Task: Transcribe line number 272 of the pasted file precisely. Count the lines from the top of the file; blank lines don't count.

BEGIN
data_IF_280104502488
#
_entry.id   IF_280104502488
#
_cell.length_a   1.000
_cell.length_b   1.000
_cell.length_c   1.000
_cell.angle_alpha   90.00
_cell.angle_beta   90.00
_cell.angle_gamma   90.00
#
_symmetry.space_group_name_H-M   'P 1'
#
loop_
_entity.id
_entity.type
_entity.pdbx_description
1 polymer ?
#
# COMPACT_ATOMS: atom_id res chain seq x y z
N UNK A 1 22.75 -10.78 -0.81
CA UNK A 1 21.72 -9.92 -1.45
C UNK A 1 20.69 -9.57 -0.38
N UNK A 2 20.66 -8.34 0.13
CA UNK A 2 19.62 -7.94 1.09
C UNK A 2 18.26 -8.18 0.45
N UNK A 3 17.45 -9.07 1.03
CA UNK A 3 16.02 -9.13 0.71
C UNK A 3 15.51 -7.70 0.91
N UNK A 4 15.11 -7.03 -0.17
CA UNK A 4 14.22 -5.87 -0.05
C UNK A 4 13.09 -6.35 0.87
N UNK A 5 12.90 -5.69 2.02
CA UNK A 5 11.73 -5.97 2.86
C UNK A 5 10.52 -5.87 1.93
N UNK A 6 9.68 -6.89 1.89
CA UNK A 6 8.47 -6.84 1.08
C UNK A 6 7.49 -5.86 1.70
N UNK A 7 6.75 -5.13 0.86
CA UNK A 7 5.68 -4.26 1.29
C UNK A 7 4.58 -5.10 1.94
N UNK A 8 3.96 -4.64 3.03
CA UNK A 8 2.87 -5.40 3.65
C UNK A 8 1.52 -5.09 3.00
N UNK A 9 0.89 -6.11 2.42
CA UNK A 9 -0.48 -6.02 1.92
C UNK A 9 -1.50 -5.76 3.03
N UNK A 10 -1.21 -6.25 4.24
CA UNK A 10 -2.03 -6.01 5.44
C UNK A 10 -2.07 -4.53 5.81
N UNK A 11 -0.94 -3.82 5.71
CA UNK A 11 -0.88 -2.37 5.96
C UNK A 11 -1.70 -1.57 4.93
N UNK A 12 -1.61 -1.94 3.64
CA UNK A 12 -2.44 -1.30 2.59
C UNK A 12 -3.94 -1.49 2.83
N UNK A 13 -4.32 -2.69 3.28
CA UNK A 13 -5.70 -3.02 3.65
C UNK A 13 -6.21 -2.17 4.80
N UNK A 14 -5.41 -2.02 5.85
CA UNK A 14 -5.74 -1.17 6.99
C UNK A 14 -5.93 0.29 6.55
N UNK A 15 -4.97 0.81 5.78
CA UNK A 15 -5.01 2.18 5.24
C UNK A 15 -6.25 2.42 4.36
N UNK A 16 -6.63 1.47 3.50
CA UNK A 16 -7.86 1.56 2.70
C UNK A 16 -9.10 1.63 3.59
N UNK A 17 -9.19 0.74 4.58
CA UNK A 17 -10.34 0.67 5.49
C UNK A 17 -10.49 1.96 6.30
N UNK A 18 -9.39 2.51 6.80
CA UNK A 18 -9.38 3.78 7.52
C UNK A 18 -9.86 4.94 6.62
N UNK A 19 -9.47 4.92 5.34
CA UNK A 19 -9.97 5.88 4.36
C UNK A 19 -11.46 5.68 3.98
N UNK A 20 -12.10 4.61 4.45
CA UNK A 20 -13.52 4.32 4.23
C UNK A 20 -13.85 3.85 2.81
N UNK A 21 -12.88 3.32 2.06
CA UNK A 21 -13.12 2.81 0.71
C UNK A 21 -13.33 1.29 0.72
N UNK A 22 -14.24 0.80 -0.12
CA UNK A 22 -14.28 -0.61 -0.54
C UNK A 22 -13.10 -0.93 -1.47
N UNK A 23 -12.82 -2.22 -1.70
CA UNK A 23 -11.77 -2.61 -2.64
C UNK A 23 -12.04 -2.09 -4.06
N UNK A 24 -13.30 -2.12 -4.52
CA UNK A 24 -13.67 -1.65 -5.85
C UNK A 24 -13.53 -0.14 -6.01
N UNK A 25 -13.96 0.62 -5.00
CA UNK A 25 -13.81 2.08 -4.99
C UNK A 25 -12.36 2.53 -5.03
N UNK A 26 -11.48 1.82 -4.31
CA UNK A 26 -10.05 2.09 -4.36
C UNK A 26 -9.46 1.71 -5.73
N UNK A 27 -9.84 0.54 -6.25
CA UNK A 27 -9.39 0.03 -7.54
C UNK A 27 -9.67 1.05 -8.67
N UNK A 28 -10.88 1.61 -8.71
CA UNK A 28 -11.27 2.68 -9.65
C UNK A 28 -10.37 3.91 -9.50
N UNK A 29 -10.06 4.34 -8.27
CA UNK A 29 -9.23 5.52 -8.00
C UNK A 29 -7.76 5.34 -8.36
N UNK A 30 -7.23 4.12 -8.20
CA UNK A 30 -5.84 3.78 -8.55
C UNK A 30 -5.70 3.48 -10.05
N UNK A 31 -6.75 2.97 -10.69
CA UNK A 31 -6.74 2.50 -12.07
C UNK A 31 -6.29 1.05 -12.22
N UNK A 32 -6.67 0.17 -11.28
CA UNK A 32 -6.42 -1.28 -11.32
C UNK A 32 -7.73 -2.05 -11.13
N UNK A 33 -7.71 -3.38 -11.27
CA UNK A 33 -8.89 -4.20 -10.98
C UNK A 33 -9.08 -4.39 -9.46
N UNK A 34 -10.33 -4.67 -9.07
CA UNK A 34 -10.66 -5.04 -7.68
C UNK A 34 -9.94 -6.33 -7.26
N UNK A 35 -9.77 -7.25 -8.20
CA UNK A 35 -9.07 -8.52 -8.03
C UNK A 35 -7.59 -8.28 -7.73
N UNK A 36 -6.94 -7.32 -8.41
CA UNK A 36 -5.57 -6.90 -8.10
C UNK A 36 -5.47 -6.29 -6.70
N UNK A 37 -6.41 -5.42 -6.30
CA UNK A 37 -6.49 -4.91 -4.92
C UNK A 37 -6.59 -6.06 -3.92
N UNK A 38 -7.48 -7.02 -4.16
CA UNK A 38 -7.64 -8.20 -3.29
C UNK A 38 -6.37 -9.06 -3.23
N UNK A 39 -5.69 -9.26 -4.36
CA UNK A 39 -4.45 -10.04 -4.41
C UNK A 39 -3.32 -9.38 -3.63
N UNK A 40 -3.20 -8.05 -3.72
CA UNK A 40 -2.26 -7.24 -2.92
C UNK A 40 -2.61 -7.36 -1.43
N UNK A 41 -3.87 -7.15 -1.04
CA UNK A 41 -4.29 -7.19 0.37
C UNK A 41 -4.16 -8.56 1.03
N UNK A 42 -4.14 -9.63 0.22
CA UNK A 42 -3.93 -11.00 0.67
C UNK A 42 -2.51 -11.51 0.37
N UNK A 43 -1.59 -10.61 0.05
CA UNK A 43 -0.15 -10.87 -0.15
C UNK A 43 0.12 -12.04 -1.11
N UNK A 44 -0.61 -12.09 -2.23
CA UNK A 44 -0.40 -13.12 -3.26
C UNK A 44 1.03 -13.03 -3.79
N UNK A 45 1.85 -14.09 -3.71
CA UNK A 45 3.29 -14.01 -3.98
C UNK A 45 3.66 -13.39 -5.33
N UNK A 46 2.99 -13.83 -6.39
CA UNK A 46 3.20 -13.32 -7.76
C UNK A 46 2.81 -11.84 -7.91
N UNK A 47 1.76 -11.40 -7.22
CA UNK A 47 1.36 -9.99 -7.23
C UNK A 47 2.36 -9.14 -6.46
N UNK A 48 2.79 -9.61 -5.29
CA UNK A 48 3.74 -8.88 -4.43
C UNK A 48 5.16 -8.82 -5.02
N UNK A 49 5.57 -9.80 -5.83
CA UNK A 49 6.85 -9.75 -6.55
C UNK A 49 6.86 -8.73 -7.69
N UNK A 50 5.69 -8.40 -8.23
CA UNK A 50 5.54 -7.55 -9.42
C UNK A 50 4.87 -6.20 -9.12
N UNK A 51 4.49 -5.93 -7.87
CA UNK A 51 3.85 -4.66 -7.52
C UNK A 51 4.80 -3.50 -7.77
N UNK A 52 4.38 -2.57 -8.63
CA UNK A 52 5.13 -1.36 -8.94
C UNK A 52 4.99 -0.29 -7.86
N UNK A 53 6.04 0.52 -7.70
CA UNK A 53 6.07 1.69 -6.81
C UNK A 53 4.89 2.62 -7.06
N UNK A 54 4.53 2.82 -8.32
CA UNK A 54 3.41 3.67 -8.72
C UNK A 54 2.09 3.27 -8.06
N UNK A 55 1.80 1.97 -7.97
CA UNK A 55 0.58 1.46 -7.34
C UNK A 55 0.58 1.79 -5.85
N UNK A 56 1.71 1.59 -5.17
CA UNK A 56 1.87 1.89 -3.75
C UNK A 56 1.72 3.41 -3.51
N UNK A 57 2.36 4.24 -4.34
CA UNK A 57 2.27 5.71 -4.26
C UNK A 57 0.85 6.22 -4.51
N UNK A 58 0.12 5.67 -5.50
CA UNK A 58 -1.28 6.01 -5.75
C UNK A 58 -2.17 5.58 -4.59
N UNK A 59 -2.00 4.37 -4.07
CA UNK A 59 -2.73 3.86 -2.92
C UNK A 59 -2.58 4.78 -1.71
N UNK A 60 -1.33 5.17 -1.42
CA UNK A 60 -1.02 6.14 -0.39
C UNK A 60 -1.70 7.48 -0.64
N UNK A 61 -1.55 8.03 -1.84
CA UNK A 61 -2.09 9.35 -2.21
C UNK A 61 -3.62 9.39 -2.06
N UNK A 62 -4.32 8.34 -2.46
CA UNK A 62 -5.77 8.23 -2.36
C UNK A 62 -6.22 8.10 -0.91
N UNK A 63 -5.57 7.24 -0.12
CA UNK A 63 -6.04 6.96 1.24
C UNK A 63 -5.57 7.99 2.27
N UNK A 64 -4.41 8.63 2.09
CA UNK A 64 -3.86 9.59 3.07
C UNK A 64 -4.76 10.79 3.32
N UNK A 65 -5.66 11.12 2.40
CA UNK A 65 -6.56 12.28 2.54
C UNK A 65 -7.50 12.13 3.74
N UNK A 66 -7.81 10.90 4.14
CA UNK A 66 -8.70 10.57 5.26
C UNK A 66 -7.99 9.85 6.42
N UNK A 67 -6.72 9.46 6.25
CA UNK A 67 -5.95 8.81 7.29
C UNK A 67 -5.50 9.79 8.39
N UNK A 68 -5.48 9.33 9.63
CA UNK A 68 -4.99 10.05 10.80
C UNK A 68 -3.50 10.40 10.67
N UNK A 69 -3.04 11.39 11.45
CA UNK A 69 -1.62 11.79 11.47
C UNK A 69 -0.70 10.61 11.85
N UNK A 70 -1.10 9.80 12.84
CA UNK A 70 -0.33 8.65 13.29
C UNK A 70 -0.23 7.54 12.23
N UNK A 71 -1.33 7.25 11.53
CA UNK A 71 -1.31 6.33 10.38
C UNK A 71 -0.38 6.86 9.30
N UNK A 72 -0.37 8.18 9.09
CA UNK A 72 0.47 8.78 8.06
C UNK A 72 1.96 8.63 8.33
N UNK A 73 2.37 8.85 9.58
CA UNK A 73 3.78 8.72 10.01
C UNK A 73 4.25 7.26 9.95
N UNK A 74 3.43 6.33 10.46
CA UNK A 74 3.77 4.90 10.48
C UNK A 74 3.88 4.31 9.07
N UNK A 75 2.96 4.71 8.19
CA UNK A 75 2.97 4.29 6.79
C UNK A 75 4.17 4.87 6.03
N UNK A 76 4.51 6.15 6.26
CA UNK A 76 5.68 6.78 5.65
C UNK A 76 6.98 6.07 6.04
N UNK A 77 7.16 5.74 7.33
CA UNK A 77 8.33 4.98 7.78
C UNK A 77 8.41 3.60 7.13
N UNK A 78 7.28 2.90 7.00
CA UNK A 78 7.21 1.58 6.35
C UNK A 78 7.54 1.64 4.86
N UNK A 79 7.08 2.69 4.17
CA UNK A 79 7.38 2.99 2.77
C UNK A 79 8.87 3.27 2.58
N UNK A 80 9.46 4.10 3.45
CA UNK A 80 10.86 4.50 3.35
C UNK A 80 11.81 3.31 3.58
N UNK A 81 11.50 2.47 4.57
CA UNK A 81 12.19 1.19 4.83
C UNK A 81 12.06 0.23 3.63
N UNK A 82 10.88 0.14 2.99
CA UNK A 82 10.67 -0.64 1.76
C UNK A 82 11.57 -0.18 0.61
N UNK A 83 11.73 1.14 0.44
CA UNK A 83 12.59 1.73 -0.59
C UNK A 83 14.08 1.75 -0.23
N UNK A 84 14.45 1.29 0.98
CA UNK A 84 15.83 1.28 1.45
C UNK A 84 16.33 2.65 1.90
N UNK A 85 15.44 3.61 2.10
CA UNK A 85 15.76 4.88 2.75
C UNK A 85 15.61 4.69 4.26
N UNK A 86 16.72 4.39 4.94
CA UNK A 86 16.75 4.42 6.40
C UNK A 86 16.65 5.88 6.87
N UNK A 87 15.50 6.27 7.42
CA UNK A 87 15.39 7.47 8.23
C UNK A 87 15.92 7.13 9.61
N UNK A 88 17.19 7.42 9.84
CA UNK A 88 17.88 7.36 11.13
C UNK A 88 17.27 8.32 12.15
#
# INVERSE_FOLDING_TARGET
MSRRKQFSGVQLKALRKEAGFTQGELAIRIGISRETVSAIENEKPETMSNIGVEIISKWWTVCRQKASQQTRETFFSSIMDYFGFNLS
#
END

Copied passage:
C UNK A 84 16.33 2.65 1.90